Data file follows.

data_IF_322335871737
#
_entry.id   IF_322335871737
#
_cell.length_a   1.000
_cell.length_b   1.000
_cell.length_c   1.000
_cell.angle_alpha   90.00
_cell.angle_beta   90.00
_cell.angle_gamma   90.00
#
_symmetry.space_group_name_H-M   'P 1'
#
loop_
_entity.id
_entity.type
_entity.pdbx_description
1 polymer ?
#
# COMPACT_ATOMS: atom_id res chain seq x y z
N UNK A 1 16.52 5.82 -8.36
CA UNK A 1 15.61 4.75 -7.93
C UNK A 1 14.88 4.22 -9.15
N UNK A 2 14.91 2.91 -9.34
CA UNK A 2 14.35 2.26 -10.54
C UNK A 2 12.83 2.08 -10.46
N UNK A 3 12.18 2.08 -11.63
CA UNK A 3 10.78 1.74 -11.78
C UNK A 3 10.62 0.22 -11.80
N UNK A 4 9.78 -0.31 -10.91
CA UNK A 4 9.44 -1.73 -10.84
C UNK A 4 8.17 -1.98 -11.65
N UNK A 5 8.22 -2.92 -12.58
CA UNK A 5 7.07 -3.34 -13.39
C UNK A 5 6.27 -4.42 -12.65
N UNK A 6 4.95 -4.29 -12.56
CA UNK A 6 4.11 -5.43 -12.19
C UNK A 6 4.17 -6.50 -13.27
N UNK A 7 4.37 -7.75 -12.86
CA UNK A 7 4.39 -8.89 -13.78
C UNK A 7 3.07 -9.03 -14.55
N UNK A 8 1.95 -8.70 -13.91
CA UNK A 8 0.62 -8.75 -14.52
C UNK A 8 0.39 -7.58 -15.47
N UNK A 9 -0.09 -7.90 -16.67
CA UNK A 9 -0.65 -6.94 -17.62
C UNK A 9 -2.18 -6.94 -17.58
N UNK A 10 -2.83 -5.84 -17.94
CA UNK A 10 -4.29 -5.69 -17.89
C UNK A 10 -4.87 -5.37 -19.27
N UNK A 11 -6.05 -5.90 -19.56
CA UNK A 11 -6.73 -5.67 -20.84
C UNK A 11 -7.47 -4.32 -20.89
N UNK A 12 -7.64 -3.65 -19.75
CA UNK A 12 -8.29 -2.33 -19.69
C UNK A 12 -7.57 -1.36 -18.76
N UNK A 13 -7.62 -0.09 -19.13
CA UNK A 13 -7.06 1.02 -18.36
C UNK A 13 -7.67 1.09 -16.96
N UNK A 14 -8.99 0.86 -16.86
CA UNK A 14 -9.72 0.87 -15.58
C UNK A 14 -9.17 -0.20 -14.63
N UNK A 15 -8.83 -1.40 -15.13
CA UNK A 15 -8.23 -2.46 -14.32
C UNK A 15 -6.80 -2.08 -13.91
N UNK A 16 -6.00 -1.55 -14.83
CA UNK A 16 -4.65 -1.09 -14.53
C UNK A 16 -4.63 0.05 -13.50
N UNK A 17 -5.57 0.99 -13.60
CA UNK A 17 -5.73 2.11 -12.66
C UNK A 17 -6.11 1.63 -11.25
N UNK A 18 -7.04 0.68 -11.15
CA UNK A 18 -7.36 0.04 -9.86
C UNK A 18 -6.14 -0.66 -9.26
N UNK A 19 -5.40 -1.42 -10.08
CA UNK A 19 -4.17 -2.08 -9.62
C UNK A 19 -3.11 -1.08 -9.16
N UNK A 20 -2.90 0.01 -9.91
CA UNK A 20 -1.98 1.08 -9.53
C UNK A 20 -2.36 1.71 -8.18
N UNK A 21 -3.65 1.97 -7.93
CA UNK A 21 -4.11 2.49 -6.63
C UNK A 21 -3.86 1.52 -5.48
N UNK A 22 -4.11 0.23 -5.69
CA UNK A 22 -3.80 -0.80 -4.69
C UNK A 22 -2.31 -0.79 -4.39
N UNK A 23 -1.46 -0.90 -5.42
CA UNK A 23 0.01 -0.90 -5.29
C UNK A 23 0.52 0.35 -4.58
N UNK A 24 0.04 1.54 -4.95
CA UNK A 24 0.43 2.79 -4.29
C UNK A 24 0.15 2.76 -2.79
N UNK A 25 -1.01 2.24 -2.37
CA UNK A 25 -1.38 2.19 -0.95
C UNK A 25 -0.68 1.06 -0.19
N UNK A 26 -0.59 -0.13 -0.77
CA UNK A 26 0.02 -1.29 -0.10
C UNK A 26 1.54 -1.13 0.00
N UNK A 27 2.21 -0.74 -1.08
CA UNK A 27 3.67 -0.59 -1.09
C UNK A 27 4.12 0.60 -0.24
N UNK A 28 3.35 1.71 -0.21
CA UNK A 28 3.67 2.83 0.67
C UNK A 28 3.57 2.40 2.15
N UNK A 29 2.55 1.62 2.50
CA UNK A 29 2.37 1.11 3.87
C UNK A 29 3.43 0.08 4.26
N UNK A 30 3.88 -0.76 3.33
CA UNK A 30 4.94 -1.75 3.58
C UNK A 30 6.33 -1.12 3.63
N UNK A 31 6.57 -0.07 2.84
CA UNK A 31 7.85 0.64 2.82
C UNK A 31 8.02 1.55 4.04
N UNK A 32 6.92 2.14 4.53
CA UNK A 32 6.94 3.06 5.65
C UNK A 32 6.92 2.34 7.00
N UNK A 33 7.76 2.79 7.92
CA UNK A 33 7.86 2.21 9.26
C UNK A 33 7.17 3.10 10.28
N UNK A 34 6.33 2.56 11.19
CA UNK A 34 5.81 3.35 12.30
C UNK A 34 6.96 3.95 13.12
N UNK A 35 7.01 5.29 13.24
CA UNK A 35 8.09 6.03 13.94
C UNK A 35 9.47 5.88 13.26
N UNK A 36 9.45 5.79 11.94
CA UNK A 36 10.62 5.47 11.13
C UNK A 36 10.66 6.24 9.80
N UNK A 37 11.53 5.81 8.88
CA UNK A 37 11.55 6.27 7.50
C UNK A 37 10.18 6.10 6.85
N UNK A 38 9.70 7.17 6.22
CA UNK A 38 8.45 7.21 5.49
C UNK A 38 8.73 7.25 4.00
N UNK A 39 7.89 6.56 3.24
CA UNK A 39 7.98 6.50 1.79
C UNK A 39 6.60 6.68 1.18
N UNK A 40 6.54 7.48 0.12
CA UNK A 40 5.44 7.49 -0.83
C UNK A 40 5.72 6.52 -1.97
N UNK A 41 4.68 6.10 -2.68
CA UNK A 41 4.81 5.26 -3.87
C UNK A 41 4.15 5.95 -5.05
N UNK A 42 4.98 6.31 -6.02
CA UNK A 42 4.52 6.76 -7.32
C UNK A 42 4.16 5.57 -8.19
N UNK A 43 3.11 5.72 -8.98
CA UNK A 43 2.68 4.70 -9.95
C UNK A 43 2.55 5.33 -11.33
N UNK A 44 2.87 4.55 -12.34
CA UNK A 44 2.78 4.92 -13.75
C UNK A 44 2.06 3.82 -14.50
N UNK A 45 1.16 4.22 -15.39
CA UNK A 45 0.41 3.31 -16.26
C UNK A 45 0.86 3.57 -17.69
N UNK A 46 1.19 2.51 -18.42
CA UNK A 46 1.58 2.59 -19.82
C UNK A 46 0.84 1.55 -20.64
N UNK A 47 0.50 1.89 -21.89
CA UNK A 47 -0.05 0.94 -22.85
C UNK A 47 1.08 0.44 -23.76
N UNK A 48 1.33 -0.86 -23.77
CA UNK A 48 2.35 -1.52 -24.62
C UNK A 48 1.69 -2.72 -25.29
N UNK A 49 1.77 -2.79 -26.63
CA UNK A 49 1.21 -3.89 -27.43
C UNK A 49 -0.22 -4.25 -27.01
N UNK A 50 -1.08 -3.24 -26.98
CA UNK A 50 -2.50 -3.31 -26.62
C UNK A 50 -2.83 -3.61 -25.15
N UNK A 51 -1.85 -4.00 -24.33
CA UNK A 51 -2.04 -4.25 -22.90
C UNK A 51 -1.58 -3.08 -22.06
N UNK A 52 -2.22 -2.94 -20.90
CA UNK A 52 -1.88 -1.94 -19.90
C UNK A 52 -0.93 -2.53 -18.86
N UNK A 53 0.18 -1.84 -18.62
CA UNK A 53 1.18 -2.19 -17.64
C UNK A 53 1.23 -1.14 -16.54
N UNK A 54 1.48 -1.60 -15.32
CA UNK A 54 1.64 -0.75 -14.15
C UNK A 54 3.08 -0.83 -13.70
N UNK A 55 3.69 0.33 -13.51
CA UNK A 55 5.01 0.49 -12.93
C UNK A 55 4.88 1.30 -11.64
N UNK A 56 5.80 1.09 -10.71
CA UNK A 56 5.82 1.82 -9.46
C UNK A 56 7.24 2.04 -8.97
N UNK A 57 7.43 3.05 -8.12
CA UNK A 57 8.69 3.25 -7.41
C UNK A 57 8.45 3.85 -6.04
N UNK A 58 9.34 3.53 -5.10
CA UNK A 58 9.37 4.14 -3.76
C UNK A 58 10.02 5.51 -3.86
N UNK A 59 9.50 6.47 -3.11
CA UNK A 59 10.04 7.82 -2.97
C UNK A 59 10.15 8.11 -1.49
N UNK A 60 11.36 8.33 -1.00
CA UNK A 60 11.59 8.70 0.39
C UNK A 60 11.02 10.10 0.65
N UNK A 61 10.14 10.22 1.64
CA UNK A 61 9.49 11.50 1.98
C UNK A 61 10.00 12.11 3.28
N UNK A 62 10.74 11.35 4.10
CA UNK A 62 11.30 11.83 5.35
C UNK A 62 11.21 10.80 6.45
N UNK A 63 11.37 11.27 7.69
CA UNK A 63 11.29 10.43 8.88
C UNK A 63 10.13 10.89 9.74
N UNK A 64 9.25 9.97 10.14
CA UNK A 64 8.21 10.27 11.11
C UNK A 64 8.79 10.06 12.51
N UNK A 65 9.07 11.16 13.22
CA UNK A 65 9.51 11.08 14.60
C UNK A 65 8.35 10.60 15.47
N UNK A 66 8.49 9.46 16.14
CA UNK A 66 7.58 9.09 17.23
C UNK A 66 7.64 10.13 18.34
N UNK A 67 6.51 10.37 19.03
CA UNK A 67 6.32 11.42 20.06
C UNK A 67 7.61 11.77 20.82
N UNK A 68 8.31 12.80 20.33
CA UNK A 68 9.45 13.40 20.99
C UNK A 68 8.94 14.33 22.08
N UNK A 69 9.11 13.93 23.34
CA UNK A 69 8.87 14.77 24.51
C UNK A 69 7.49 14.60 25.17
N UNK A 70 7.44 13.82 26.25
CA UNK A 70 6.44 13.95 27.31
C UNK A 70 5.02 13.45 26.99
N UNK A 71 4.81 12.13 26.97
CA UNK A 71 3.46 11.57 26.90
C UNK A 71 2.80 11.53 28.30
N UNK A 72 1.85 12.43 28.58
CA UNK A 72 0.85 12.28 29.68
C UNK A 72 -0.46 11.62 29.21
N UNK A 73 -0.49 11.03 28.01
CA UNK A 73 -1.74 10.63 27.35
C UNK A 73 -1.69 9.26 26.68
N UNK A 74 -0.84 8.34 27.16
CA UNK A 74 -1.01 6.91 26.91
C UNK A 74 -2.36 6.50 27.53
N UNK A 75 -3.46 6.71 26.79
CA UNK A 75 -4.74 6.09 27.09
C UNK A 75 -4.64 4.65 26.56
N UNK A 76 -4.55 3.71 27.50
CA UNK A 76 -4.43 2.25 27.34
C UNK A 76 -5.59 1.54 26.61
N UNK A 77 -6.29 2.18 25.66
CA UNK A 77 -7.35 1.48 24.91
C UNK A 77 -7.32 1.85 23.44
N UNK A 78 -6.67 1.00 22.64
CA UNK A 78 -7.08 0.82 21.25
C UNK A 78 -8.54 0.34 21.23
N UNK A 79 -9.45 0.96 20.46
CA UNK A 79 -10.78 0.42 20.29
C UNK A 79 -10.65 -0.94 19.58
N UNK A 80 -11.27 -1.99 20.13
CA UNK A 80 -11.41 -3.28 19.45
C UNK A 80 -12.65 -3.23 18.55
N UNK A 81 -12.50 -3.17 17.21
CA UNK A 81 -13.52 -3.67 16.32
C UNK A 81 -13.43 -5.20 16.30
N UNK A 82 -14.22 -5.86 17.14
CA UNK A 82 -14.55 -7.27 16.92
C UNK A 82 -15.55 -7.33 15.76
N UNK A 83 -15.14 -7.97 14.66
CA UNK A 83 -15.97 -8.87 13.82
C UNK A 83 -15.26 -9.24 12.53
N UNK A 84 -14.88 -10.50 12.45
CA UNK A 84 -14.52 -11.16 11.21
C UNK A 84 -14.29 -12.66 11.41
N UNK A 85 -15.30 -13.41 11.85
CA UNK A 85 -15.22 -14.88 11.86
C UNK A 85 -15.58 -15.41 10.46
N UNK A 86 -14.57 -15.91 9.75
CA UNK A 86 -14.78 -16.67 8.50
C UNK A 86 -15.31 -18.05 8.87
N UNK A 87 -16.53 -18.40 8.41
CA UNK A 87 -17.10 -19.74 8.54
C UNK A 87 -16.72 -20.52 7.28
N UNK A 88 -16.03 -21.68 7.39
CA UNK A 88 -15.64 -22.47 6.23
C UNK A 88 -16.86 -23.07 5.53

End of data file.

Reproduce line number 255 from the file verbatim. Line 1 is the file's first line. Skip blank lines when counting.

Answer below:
N UNK A 79 -9.45 0.96 20.46